H G Wells, The Time Traveller

21 May

At the end of the 19th century people felt excited over the new discoveries of science, which seemed to promise so much for the future. No English writer expressed this feeling so well as Herbert George Wells (1866-1946). He was born at Bromley in Kent and grew up in poverty and hardship. He struggled to educate himself by winning scholarships, and studied biology under T H Huxley. He used his knowledge of science as the starting point for a series of exciting and fantastic stories, such as The Time Machine, The War of the Worlds and The Invisible Man. Some of their most startling ideas have since come true. As a novelist, he is best remembered for his science fiction novels, but his literary output was vast and extremely varied. Before he became a successful novelist, Wells worked as a draper’s apprentice, a chemist’s assistant and a teacher. He knew about the problems of ordinary people, and wrote about their ambitions and disappointments in novels such as Kipps and The History of Mr Polly, which are full of life and humour. Wells became a socialist and wrote many books about history and science so that people would be able to understand the important ideas of the modern world. These works include The Shape of Things to Come, The Science of Life and a popular history book, The Outline of History.

Wells’ career as a writer was marked by a provocative independence. The Time Machine (1895) is a social allegory set in the year 802701, describing a society divided into two classes, the subterranean workers, called Morlocks, and the decadent Eloi. This was followed by The Island of Doctor Moreau (1986), an evolutionary fantasy about a shipwrecked naturalist who becomes involved in an experiment to ‘humanize’ animals by surgery; The Invisible Man (1897), a science fiction romance about a scientist who fatally stumbles upon the secret of invisibility; and The War of the Worlds (1898), a powerful and apocalyptic vision of the world invaded by Martians. Much of this novel’s power depends on the contrast between the familiar stupid bourgeois complacent reactions of the humans and the terrifying destructive intelligence of the Martians, who devastate the country before eventually falling victims to terrestrial bacteria. A broadcast by Orson Welles of a dramatization of The War of the Worlds in the USA on 30 October 1938 caused a furore, many of its millions of listeners taking it for a factual report of the invasion by Martians of New Jersey!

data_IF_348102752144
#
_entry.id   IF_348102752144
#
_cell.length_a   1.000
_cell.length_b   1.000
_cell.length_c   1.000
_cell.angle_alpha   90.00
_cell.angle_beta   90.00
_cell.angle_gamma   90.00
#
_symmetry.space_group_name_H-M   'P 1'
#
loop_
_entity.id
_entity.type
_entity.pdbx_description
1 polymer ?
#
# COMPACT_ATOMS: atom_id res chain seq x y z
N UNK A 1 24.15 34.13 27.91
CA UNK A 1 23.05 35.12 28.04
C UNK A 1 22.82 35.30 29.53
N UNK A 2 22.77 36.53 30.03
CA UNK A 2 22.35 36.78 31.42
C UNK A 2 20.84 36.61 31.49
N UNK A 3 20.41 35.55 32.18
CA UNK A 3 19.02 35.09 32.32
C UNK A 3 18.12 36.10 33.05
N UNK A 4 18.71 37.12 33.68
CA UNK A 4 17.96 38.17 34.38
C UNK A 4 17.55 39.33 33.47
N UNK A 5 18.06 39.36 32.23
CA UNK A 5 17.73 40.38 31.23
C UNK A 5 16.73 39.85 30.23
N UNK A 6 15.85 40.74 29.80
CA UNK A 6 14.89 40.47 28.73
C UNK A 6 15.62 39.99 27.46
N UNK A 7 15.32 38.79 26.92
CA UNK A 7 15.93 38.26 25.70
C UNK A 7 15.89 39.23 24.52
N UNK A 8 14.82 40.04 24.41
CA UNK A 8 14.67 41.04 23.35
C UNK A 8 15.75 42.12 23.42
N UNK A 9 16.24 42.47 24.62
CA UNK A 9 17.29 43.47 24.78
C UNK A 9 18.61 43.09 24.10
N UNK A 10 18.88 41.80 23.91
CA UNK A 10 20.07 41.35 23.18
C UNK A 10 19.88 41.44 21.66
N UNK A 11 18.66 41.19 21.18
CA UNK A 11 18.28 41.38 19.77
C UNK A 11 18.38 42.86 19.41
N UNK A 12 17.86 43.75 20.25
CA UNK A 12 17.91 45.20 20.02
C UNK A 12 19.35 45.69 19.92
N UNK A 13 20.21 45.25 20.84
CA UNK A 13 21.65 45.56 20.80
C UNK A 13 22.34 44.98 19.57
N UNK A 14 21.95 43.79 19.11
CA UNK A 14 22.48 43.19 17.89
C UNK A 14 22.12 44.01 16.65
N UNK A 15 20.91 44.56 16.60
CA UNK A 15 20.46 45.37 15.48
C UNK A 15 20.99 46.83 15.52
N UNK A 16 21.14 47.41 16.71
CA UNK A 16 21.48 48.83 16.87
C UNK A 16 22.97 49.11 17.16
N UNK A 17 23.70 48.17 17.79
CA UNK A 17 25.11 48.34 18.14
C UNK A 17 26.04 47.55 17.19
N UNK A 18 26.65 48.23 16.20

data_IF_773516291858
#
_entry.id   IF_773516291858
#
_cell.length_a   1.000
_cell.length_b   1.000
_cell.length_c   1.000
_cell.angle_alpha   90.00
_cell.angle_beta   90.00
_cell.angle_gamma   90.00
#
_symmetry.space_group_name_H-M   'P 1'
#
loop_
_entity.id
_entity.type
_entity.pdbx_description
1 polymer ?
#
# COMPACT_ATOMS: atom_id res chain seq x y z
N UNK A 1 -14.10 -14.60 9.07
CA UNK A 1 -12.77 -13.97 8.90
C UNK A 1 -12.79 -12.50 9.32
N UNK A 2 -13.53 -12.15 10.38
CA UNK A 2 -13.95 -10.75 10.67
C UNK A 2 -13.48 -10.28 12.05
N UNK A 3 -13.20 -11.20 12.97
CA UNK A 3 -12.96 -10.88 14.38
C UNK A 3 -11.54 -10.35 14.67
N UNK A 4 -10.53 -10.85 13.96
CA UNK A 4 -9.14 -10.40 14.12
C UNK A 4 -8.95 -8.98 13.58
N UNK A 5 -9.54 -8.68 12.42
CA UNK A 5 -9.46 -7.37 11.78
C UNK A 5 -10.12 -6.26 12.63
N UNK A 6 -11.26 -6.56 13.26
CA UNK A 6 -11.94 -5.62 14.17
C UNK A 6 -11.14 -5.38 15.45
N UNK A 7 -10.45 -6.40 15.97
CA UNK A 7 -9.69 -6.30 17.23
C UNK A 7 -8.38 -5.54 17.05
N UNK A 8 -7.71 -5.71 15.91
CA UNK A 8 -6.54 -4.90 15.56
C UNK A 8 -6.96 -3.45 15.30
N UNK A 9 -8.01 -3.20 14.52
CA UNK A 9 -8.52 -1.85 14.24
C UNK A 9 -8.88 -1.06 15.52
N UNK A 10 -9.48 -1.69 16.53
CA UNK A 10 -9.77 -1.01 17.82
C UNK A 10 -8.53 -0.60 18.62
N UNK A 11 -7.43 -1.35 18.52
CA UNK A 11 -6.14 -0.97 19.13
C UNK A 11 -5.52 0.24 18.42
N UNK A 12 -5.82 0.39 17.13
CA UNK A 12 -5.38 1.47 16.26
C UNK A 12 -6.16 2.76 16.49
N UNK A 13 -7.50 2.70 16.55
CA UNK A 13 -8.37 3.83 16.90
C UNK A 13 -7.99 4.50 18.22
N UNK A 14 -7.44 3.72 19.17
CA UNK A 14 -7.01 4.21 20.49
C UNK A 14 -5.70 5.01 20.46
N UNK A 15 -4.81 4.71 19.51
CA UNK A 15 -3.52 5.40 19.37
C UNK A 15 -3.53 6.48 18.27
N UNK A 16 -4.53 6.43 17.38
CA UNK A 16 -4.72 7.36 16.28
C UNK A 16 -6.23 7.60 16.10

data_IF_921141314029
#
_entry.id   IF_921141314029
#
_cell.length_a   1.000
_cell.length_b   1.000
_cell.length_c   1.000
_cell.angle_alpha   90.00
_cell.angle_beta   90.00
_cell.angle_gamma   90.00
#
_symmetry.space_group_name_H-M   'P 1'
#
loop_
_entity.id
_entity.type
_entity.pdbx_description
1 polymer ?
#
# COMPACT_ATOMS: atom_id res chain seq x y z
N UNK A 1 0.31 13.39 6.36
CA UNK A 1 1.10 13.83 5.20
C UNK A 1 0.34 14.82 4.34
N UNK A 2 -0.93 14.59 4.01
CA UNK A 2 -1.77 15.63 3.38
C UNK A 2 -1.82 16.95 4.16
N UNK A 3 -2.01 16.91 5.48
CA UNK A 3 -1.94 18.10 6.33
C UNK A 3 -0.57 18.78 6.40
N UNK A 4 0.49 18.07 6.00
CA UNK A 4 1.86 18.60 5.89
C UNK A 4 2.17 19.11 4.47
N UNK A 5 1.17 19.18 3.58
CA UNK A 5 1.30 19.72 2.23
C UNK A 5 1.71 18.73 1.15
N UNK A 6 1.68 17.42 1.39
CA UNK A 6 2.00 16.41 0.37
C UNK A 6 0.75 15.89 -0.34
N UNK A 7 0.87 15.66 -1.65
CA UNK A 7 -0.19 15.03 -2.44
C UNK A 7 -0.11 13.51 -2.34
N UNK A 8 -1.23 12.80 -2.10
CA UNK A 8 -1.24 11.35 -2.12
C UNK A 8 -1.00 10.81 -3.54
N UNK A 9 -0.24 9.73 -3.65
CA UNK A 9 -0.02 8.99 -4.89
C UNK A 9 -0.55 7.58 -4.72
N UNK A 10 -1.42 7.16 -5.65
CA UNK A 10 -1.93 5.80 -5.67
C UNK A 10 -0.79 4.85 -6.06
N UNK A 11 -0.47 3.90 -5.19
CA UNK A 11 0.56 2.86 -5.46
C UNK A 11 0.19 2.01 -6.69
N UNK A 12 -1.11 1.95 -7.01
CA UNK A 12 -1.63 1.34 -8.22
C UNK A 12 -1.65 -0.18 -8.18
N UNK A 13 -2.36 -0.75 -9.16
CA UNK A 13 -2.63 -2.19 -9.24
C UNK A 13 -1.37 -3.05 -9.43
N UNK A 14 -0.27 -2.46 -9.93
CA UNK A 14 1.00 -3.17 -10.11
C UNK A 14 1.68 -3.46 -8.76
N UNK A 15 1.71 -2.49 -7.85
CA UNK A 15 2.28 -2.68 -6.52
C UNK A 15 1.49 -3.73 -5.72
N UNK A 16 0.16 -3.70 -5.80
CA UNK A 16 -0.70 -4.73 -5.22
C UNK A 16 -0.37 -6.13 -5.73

The novels of H G Wells combined, in varying degrees, political satire, warnings about the dangerous new powers of science fiction, and a desire to foresee a possible future. Wells’ preoccupation with social as well as scientific progress distinguishes his works from the fantasies of Verne. Although his later years saw a decline in his creative power, Wells continued to reach a huge audience, notably with his massive The Outline of History (1920) and with many works of scientific and political speculation (including The Shape of Things to Come, 1933), which confirmed his position as one of the great popularisers and one of the most influential voices of his age. The dark pessimism of his last prediction, Mind at the End of its Tether (1945), may be seen in the context of his own ill health and the course of the Second World War. One of his last statements (made after Hiroshima) was an exhortation to humankind to confront its ‘grave and tragic’ destiny with dignity and without hysteria. Oddly, Wells died of unspecified causes on 13 August 1946, aged 79, at his home at 13 Hanover Terrace, Regent’s Park, London. Some reports also say he died of a heart attack at the flat of a friend in London. In his preface to the 1941 edition of The War in the Air, Wells had stated that his epitaph should be: “I told you so. You damned fools”. He was cremated at Golders Green Crematorium on 16 August 1946, with his ashes scattered at sea near Old Harry Rocks.

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